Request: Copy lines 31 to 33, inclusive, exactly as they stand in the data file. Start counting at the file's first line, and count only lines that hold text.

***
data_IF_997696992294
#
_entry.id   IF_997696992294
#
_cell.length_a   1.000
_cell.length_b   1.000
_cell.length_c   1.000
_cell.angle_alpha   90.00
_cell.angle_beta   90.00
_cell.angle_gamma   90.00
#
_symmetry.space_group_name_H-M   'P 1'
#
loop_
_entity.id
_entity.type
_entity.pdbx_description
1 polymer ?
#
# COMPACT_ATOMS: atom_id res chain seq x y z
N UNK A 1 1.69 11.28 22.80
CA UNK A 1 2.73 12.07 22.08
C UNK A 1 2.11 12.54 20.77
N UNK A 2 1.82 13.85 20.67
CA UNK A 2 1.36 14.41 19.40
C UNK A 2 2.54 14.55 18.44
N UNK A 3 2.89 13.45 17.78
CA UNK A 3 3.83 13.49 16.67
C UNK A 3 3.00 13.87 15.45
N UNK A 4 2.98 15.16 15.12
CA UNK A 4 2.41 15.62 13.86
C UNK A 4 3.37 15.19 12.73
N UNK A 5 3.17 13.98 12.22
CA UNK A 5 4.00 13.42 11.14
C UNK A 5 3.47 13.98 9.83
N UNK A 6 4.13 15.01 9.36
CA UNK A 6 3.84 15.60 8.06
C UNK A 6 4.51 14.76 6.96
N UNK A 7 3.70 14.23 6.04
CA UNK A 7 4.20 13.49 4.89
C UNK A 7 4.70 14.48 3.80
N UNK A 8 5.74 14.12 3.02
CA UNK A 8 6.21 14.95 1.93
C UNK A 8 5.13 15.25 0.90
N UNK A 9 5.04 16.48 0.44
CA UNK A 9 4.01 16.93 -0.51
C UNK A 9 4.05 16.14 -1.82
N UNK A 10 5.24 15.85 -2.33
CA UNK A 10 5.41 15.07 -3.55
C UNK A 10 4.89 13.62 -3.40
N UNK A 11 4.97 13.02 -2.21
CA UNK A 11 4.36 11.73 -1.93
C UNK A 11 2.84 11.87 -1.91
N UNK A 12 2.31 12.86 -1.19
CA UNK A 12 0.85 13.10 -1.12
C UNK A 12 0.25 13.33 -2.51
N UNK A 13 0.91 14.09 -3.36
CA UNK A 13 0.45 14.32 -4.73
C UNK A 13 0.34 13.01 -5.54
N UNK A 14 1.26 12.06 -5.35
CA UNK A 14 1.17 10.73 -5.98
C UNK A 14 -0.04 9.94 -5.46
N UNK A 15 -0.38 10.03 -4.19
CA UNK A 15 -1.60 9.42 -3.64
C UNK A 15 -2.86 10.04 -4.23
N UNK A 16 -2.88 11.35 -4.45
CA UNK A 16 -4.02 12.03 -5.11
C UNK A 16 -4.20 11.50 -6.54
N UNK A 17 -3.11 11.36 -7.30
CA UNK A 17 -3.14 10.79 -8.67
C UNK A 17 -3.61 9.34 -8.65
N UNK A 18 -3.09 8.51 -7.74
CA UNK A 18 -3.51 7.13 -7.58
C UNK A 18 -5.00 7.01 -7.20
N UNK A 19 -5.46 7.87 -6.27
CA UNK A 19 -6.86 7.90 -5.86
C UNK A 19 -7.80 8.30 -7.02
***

CA UNK A 4 2.41 15.62 13.86
C UNK A 4 3.37 15.19 12.73
N UNK A 5 3.17 13.98 12.22